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Rainy Sky indoors? Arnold v. Britton and ors [2015] UKSC 36

An estate contained 91 chalets let on 99 year terms. The Appellants were the tenants under 25 of these leases. The Respondent was the landlord.

In generic form, clause 3(2) of the leases required each Appellant:

“To pay to the Lessor without any deduction in addition to the said rent a proportionate part of the expenses and outgoings incurred by the Lessor in the repair maintenance renewal and the provision of services hereinafter set out the yearly sum of Ninety Pounds and value added tax (if any) for the first year of the term hereby granted increasing thereafter by Ten Pounds per Hundred for every subsequent year or part thereof.”

The Respondent construed this as providing for an initial service charge of £90, thereafter increasing at a compound rate of 10% every year.

The Appellants argued that this construction resulted in extreme annual increases. They argued that cl. 3(2) instead required the tenant to pay a fair proportion of the landlord’s costs subject to a maximum, being £90 in the first year, thereafter increasing annually by 10% on a compound basis.

The appeal was dismissed. Lord Neuberger (leading) emphasised seven factors for the court to consider when interpreting written contracts:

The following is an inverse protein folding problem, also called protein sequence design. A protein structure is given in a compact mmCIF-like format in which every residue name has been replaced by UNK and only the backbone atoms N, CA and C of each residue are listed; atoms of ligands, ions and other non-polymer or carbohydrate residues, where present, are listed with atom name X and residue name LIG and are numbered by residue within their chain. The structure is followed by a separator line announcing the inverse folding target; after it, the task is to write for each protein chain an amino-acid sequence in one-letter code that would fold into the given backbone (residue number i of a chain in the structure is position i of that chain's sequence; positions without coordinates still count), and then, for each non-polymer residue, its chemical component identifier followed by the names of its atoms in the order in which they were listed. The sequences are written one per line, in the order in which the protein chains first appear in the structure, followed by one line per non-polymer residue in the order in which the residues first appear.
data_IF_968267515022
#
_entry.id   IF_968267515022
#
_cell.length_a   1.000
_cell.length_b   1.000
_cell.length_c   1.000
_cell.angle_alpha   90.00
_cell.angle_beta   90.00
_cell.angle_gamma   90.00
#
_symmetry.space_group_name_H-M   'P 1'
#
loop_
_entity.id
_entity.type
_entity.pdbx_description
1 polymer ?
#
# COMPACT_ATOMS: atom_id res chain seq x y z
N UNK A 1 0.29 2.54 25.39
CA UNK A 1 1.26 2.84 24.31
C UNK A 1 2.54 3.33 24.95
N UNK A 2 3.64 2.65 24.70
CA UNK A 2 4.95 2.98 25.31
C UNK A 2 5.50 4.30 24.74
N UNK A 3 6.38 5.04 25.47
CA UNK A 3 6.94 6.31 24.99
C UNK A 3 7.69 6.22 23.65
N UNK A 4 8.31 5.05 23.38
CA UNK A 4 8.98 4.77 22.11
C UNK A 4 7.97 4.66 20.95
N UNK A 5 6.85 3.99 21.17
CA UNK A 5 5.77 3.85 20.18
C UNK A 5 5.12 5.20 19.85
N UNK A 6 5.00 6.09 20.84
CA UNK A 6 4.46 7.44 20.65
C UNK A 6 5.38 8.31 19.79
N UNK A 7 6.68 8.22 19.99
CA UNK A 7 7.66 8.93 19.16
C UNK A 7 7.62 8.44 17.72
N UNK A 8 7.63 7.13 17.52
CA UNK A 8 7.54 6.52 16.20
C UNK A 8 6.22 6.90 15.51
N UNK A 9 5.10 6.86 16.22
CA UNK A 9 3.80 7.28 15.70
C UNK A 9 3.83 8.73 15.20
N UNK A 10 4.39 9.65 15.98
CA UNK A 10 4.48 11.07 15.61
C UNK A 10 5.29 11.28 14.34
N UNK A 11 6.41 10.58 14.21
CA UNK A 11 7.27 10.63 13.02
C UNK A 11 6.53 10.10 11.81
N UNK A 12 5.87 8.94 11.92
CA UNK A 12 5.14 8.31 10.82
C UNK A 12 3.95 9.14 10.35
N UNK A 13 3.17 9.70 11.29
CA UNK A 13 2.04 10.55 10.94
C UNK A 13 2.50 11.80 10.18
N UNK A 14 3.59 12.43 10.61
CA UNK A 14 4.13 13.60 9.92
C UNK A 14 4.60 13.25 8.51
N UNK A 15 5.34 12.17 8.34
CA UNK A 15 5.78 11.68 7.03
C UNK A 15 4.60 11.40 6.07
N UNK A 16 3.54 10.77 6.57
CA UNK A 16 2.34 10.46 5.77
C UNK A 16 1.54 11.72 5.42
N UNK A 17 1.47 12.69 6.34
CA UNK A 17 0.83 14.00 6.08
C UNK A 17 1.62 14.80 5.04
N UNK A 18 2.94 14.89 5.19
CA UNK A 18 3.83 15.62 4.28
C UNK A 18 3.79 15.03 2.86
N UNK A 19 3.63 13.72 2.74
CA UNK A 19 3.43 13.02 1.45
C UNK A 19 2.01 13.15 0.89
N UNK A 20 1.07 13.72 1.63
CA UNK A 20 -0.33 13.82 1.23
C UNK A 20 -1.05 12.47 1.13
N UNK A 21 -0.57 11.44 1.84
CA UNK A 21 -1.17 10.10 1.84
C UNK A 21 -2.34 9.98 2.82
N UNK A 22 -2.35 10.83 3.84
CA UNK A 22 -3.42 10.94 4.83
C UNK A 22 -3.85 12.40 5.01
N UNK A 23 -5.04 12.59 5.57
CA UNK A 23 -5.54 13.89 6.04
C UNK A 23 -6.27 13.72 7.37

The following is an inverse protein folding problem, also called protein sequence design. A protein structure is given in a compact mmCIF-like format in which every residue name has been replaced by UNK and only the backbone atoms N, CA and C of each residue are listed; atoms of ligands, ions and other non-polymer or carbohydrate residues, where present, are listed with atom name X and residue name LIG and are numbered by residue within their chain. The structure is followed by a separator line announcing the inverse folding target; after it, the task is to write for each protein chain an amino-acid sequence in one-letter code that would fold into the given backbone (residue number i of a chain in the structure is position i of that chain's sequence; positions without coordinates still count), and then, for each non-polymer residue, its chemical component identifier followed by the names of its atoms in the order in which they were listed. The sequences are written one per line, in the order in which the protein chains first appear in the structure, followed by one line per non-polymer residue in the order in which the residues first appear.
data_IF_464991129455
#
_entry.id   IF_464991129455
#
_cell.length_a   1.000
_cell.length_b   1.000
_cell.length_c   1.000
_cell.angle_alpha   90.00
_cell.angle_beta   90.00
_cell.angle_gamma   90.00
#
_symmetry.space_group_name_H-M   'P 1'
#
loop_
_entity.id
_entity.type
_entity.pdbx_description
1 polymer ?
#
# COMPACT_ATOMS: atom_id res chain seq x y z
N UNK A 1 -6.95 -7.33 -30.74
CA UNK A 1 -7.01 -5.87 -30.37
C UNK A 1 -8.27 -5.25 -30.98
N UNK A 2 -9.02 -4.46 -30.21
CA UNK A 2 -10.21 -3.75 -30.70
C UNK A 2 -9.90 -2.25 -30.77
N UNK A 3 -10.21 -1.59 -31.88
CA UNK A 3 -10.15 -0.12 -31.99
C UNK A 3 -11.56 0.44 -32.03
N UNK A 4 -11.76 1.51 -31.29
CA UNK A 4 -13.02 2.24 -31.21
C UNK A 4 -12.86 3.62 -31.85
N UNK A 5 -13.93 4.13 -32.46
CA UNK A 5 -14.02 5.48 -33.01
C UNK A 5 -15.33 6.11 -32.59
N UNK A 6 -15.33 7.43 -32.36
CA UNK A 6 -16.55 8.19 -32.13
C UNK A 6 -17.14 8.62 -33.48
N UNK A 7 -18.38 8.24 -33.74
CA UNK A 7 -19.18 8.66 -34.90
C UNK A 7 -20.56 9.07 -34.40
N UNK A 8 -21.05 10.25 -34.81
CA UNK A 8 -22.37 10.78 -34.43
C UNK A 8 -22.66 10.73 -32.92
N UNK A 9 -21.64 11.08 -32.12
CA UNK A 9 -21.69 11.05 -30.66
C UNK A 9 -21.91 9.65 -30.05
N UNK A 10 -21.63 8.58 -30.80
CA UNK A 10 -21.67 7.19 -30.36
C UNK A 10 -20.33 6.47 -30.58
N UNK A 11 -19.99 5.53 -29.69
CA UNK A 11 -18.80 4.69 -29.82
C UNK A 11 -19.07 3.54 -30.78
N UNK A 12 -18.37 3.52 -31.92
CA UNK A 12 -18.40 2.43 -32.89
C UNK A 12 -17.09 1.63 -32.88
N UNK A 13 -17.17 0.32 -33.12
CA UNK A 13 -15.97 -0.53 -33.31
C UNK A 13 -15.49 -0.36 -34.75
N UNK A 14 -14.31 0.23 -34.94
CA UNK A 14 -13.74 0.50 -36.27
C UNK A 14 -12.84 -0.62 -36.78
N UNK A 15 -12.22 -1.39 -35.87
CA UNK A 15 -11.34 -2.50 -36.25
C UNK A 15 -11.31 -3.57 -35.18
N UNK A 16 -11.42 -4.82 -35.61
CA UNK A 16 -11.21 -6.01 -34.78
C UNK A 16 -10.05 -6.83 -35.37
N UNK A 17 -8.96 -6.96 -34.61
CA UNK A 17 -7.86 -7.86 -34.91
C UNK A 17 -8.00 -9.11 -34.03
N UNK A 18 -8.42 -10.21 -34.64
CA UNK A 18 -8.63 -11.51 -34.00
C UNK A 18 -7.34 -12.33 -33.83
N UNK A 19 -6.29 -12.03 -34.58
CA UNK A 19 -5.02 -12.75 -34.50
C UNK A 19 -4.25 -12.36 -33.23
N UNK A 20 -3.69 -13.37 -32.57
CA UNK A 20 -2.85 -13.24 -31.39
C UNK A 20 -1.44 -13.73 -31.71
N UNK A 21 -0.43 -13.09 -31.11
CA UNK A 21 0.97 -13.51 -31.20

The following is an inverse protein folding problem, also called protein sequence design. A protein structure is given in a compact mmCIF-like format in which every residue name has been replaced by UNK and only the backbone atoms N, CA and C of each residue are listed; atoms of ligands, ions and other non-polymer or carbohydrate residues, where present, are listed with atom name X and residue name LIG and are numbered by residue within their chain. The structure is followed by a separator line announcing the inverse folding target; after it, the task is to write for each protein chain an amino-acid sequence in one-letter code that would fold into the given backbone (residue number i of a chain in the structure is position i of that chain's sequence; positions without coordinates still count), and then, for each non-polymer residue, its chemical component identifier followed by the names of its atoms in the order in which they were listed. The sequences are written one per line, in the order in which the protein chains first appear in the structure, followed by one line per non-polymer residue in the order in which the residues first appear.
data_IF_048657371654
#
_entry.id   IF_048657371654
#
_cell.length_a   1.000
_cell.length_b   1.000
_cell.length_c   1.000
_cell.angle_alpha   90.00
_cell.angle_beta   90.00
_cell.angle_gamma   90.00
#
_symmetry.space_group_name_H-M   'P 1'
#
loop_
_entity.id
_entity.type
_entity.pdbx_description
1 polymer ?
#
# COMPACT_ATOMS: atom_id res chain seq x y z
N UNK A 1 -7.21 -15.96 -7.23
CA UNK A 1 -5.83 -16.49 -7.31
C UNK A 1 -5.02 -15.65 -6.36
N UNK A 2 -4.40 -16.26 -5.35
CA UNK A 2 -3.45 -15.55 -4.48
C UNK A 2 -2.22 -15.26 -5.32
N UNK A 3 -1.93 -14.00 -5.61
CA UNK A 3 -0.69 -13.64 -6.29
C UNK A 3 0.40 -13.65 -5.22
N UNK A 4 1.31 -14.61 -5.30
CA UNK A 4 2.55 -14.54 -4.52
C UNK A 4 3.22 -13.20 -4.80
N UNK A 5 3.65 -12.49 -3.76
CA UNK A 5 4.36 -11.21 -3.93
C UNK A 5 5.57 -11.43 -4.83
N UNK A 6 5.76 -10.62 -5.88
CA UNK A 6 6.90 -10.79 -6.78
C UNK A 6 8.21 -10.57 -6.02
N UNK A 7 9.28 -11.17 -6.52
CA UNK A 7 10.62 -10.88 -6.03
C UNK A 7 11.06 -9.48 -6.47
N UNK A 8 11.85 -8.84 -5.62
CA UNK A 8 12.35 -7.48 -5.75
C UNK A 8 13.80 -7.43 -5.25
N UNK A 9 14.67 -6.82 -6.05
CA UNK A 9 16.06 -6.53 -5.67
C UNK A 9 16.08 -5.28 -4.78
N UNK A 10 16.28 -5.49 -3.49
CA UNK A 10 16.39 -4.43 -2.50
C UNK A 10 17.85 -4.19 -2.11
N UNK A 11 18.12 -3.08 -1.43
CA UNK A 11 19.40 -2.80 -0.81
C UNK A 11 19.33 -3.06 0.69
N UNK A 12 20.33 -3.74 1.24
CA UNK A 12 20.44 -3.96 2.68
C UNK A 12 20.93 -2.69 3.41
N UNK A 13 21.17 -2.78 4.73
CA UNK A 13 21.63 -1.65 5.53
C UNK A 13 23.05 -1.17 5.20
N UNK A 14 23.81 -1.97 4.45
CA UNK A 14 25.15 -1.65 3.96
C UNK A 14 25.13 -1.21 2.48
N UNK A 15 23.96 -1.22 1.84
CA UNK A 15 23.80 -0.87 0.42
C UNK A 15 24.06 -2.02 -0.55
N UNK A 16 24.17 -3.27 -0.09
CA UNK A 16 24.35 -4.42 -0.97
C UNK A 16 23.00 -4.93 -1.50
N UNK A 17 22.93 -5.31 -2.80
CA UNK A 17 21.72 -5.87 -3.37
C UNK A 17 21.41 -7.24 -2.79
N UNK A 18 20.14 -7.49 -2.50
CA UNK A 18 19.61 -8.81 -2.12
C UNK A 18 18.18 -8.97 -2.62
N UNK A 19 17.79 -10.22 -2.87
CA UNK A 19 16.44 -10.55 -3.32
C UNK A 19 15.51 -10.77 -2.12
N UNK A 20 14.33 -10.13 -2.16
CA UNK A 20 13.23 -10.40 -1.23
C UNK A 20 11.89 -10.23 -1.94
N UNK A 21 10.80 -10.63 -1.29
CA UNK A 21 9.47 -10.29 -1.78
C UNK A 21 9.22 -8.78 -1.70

1. ‘Commercial common sense’ should not be invoked to undervalue the importance of the provision’s language [17];
  2. The less clear the language is, the more readily the court can depart from its natural meaning [18];
  3. The application of natural language leading to disaster for one party is no reason to depart from that language [19];
  4. The court should avoid re-writing a term to assist an unwise party or penalise an astute one [20];
  5. The court can only consider facts extant when the contract was made, and known or reasonably available to both parties at that time [21];
  6. Events may occur which, the language suggests, were plainly not contemplated by the parties. However, if it is clear what the parties would have intended, the court will give effect to that intention [22];
  7. Service charges are not subject to any special rule of interpretation [23].

Lord Neuberger found that the reasonable reader of cl. 3(2) would see its first half as descriptive of the covenant’s purpose, and its second half as a quantification mechanism [24 – 27]. That this mechanism might have alarming consequences for the Appellants did not justify departure from the clause’s natural meaning [30 – 32].

Rahul Varma / 1st Jul 2015


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